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ARS Home » Plains Area » Lincoln, Nebraska » Wheat, Sorghum and Forage Research » Research » Publications at this Location » Publication #233346


Location: Wheat, Sorghum and Forage Research

Title: A Nonsense Mutation in a Cinnamyl Alcohol Dehydrogenase Gene is Responsible for the Sorghum Brown Midrib-6 Phenotype

item Sattler, Scott
item Saathoff, Aaron
item Haas, Eric
item Palmer, Nathan - Nate
item Funnell-harris, Deanna
item Sarath, Gautam
item Pedersen, Jeffrey

Submitted to: Plant Physiology
Publication Type: Peer Reviewed Journal
Publication Acceptance Date: 3/4/2009
Publication Date: 6/1/2009
Publication URL:
Citation: Sattler, S.E., Saathoff, A.J., Haas, E.J., Palmer, N.A., Funnell-Harris, D.L., Sarath, G., Pedersen, J.F. 2009. A nonsense mutation in a cinnamyl alcohol dehydrogenase gene is responsible for the sorghum brown midrib-6 phenotype. Plant Physiology 150 (2):584-95.

Interpretive Summary: Sorghum serves as an important forage crop for US as well as a model for bioenergy crop development. Brown midrib 6 (bmr-6), which has been commonly used in breeding for improved forage quality, is a mutant that affects lignin production (a cell wall polymer). In this study, we identified the mutation causing bmr-6 and showed that the mutation affects an enzyme involved in lignin synthesis. We have characterized the function of this enzyme and determined that this enzyme is completely non-functional in bmr-6 plants. bmr-6 represents a strategic target to improve forage quality for bioenergy uses.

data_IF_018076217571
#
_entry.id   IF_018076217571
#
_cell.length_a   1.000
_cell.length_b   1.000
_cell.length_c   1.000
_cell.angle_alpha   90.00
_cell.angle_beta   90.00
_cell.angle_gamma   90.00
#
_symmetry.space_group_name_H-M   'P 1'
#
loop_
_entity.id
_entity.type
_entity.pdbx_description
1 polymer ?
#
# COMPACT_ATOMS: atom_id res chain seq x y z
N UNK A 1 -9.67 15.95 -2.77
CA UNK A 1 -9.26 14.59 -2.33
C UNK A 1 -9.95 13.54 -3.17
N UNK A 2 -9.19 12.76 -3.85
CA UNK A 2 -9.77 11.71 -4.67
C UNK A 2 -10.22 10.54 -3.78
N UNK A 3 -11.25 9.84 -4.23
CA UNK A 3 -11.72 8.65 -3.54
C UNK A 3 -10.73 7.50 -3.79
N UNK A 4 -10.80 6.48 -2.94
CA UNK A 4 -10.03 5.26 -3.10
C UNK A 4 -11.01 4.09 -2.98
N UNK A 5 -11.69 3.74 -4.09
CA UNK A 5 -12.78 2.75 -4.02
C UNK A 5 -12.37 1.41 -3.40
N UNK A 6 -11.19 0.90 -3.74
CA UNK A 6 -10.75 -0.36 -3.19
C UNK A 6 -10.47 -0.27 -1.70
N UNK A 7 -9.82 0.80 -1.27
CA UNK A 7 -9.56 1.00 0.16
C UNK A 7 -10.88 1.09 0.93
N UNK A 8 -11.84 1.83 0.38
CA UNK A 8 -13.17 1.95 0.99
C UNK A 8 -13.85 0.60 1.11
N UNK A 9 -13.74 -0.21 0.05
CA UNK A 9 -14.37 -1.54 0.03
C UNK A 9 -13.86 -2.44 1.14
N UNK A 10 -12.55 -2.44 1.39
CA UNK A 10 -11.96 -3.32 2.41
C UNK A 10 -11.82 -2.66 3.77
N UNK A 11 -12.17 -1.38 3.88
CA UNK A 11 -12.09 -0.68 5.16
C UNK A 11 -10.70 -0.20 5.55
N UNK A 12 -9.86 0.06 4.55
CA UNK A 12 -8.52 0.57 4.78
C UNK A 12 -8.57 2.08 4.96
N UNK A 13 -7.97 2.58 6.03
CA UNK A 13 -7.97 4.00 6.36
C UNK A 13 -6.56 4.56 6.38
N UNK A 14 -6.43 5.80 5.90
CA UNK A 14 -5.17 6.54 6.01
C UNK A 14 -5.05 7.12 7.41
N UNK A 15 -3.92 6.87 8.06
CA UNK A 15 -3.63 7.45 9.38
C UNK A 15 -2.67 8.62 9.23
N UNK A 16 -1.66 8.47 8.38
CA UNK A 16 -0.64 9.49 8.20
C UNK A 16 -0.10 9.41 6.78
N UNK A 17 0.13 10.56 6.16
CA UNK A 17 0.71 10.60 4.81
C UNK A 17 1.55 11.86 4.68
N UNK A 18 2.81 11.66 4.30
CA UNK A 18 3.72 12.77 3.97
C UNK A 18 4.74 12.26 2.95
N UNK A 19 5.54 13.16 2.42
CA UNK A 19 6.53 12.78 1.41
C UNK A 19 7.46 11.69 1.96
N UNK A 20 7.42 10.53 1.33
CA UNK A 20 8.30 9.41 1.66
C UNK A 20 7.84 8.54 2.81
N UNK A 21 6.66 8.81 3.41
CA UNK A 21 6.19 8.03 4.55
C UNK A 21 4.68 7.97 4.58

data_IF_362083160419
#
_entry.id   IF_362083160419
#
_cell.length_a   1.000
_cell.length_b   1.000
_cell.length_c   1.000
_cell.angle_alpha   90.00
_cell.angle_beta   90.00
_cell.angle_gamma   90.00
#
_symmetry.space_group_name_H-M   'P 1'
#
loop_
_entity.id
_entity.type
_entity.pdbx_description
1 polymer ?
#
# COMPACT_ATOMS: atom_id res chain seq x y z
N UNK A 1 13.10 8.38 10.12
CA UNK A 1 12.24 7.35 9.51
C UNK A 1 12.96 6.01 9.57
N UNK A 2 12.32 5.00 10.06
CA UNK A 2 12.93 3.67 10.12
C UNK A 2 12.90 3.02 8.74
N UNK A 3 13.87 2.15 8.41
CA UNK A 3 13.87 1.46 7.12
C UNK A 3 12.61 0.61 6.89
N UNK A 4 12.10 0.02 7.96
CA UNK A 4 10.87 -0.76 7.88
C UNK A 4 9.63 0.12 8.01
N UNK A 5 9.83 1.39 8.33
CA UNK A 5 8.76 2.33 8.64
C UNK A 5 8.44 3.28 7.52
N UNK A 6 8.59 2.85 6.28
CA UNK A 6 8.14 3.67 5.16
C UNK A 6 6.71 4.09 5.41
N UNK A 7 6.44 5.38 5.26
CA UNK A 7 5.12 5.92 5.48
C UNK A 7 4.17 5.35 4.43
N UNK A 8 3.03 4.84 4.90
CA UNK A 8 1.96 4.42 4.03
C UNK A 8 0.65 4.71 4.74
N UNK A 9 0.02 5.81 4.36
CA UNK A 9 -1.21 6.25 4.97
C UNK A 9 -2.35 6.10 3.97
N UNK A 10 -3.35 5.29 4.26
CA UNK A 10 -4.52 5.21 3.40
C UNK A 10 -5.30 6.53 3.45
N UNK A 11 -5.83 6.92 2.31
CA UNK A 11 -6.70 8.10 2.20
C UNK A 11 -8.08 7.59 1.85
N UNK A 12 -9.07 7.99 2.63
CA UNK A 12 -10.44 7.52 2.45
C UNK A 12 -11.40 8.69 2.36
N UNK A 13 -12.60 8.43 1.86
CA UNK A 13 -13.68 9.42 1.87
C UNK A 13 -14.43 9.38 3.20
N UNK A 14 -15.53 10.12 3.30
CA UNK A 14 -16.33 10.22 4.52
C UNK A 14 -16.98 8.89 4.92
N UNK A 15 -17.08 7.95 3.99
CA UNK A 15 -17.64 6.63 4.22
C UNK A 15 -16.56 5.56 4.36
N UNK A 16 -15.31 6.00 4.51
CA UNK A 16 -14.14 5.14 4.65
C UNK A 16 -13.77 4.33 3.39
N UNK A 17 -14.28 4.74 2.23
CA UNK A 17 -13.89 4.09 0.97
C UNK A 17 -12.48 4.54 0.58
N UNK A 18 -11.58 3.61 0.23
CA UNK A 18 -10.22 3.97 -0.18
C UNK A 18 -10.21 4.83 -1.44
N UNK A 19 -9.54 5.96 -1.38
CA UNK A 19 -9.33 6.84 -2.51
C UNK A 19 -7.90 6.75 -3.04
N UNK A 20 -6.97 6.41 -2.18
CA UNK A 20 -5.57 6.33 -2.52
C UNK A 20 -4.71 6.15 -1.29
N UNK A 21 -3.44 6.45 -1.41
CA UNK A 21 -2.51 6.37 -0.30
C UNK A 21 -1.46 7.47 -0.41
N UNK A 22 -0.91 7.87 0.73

Technical Abstract: Brown midrib 6 (bmr-6) affects phenylpropanoid metabolism resulting in reduced lignin concentrations and altered lignin composition in Sorghum bicolor. Recently, bmr-6 plants were shown to have very limited cinnamyl alcohol dehydrogenase activity (CAD; EC, the enzyme that catalyzes the conversion of phenolic aldehydes (monolignals) to monolignols. A candidate gene approach was taken to identify Bmr-6. Two CAD genes (Sb02g024190 and Sb04g005950) were identified in the sorghum genome based on similarity to known CAD genes and through DNA sequencing a nonsense mutation was discovered in Sb04g005950 that results in a truncated protein lacking the NADPH-binding and C-terminal catalytic domains. Immunoblotting confirmed that the Bmr-6 protein was absent in protein extracts from bmr-6 plants. Phylogenetic analysis indicated that Bmr-6 is a member of an evolutionarily conserved group of CAD proteins, which function in lignin biosynthesis. In addition, Bmr-6 is distinct from the other CAD-like proteins in sorghum including SbCAD4 (Sb02g024190). Although both Bmr-6 and SbCAD4 are expressed in sorghum internodes, an examination of enzymatic activity of recombinant Bmr-6 and SbCAD4 showed that Bmr-6 had 1-2 orders of magnitude greater activity for monolignol substrates. Modeling of Bmr-6 and SbCAD4 protein structures showed differences in the amino acid composition of the active site that could explain the difference in enzyme activity. These differences include His57, which is unique to Bmr-6 and other grass CADs. In summary, Bmr-6 encodes the major CAD protein involved in lignin synthesis in Sorghum bicolor, and the bmr-6 mutant is a null allele.